Meet the man behind our exclusively handcrafted, wood beer tap handles.
For centuries, craftsman all over the world have used their knowledge, skills and imagination to create incredible works of art.
While some may be meant for aesthetics, others are created for practical solutions. In our case, with Joe Wiesnet of Buffalo Woodturning Products, our exclusively handcrafted wood beer tap handles do both.
While beer making and woodturning are both crafts in their own right, as we met with Joe to have a glimpse into his studio, his love for turning a unique piece of wood into a prized possession is evident right from the moment we sat down with him at his lathe. His commitment to quality, as well artistry, only begin to touch the surface of the many reasons we chose to bring his collection here to KegWorks.
Q&A WITH JOE WIESNET
How did you get started in woodturning?
So I started woodturning when I was somewhere between 9 and 11 years old when my father brought a lathe home. We began to learn to turn on our own, nobody taught us. We made a lot of mistakes, but I’ve always been involved in woodworking ever since that age.
What does an average day look like for you at the shop?
About eight years ago I began to turn full time . . . so I am either teaching classes, doing production work (making pieces) or I am working on the business to business side of Buffalo Woodturning Products, selling products to other woodturners.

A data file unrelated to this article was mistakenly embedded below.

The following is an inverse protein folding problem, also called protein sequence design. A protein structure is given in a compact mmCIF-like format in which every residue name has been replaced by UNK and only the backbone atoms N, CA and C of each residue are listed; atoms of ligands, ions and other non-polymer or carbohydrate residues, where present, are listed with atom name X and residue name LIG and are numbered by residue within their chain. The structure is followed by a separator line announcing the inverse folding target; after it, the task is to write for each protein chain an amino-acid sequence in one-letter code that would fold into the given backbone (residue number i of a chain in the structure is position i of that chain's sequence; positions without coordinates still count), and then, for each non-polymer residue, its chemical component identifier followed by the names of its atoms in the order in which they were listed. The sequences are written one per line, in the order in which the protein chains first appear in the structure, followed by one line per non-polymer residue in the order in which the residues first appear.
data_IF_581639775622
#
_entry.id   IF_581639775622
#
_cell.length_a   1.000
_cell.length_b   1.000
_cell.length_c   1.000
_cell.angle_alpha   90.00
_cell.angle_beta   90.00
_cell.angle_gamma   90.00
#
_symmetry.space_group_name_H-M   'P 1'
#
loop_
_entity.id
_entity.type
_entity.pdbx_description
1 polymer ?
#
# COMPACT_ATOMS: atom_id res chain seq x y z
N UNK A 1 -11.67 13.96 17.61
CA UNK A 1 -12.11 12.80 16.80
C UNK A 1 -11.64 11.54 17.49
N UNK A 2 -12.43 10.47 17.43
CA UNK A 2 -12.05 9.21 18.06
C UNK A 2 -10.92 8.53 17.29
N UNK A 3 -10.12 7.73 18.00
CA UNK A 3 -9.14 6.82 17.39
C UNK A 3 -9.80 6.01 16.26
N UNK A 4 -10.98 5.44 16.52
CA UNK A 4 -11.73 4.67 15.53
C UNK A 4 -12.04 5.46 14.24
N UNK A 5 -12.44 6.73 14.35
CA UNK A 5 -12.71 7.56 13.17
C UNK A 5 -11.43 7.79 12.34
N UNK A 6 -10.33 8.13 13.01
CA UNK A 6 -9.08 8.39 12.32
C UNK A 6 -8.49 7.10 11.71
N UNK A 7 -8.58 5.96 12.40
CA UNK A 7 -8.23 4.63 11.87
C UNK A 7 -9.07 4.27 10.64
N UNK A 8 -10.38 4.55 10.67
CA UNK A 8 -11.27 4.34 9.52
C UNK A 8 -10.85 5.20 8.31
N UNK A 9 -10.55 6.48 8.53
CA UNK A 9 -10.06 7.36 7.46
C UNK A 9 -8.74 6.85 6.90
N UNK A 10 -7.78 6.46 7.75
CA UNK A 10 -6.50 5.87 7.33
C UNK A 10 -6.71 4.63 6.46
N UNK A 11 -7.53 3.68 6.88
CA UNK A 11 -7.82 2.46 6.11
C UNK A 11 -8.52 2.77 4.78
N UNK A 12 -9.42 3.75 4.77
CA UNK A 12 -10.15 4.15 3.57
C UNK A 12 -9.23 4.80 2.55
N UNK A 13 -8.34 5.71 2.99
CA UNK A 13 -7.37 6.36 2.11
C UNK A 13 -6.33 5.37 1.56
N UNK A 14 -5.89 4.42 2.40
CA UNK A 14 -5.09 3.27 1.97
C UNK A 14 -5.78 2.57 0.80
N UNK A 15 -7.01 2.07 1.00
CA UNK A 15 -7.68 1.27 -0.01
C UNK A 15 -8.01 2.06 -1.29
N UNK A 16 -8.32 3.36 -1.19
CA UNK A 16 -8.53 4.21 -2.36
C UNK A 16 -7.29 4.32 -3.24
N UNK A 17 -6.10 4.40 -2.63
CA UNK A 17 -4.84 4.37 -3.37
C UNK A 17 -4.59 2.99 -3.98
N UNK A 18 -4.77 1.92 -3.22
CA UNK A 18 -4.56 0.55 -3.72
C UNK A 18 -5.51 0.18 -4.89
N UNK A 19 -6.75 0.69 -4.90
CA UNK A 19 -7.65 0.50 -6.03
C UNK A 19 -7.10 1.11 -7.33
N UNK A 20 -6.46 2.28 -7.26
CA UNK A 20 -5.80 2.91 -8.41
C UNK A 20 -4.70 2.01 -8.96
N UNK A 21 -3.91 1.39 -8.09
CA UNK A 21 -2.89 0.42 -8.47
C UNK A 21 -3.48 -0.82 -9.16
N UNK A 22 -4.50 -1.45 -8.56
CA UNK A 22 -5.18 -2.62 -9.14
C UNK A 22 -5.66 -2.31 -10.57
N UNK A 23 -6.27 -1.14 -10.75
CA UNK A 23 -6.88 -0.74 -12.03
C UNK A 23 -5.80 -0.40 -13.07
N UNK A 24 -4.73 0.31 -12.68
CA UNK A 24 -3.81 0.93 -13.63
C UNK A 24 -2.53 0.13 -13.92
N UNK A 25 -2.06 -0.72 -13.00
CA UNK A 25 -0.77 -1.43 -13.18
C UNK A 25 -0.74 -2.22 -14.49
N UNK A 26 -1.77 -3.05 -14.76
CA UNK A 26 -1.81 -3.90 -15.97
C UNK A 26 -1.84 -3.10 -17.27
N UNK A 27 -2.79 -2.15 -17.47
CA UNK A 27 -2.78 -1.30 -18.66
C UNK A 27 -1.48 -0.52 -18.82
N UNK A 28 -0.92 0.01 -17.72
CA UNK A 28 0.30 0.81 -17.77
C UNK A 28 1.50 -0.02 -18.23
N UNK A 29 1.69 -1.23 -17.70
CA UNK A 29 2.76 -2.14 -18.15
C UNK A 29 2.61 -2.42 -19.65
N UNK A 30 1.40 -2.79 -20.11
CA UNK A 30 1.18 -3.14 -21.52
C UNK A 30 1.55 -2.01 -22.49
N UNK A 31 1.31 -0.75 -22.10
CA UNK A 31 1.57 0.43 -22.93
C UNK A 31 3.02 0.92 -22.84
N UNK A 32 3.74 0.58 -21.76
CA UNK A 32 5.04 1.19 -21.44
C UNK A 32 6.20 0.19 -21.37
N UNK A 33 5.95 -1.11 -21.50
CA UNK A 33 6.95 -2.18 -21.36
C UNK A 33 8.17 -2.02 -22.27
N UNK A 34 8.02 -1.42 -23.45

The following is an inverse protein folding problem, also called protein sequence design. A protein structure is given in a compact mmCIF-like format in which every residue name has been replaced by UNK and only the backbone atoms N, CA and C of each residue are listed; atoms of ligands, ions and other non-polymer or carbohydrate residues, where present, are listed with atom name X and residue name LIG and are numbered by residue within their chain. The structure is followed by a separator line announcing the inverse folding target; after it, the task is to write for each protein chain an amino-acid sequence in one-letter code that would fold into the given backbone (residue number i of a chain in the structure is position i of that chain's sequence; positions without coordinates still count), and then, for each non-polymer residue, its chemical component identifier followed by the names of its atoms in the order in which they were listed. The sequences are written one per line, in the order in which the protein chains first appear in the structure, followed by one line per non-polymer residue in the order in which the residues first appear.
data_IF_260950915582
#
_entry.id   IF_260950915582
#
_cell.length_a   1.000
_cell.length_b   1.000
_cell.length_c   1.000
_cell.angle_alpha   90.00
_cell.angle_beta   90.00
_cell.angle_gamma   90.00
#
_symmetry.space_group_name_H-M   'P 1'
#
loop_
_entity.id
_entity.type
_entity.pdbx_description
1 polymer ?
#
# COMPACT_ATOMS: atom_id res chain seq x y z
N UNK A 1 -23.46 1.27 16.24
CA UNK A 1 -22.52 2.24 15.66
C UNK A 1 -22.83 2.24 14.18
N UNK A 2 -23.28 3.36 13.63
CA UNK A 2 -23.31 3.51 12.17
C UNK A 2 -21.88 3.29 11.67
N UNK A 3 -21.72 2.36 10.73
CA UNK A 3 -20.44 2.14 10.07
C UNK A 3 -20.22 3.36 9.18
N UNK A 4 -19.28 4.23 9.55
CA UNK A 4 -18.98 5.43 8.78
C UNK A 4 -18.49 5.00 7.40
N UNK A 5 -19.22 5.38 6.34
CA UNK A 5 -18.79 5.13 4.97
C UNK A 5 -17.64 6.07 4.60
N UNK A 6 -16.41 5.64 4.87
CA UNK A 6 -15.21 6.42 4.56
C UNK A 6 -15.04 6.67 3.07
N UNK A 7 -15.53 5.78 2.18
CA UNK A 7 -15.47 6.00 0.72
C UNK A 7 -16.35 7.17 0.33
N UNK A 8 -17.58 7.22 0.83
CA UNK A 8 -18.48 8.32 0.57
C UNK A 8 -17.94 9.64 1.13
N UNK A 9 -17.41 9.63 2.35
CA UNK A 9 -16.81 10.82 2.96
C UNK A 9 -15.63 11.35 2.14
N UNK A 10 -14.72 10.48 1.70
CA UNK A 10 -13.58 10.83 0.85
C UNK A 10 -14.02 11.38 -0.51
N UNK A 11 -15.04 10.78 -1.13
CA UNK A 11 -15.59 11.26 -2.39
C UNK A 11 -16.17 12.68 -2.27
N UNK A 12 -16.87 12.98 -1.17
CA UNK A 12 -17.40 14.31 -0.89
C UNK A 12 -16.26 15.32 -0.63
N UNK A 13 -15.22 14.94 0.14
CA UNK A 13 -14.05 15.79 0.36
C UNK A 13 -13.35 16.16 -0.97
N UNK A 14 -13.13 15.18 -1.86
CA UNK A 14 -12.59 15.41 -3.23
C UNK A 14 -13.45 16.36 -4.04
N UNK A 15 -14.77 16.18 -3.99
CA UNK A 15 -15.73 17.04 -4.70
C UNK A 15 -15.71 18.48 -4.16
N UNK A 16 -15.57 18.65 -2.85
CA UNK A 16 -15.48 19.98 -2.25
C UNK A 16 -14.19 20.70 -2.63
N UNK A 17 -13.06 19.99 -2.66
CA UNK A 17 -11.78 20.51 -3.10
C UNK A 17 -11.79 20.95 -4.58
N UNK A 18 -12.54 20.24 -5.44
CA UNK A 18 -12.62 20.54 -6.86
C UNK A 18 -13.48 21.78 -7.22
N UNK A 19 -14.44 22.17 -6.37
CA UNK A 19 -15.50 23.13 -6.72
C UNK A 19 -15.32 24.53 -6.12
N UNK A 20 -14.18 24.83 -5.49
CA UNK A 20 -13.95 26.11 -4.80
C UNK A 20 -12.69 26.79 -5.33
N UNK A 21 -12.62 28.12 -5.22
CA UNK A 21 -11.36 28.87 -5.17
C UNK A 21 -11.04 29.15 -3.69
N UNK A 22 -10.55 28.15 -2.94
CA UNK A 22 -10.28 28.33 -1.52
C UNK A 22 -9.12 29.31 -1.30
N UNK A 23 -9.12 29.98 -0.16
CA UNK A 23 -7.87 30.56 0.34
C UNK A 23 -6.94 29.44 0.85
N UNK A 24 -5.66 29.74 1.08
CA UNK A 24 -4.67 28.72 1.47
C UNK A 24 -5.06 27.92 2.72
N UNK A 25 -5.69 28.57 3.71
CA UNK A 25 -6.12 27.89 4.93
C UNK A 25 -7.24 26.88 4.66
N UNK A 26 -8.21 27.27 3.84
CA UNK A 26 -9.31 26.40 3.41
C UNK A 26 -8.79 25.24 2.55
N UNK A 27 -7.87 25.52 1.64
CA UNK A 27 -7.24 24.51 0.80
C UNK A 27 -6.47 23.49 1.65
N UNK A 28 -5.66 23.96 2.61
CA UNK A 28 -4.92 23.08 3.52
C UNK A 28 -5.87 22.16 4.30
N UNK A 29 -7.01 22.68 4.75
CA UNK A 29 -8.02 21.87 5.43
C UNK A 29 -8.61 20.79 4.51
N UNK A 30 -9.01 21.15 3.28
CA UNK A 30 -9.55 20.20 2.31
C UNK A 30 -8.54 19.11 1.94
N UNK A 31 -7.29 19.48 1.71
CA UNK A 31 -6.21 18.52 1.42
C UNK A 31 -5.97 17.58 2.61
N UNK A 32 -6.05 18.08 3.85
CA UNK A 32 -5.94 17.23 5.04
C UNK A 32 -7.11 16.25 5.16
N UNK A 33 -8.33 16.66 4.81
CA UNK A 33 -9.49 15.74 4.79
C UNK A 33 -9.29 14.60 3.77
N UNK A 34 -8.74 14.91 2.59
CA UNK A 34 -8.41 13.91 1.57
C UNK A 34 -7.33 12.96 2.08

What about woodturning do you like? Why have you chosen to make this your life?
The neat thing about woodturning is you can turn a project in an evening and be done with it . . . it’s a fast rewards systems for your efforts and as you progress as an artist and a craftsman you will always get better at it all the time. Woodturning is a great outlet for creativity, it’s a good sport, you know there is really nothing I don’t enjoy about woodturning.
How do you source your wood?
Most of what I get is reclaimed wood, it’s found wood. I am not cutting a tree down just to do what I do, typically a tree finds me.
Take us through your entire process of making the wood beer tap handles.
So first I will cut the wood to size then take it over to the drill press and put the threaded insert into the wood tap handle. After I glue it in I’ll let it sit for the day. Then I’ll get it on the lathe and rough turn it, then sand it down, then dip it in walnut oil to dry. The walnut oil adds a nice patina to the wood.
What is it about your woodturning that you want to be remembered?
I am somewhat of a perfectionist, and as an artist and a perfectionist it’s kind of hard to get it to the level where it’s ‘done’ because you are always trying to take it to that next level. I want to know that I would be able to put it into my own home and be happy with it. That’s how you know it is a quality product.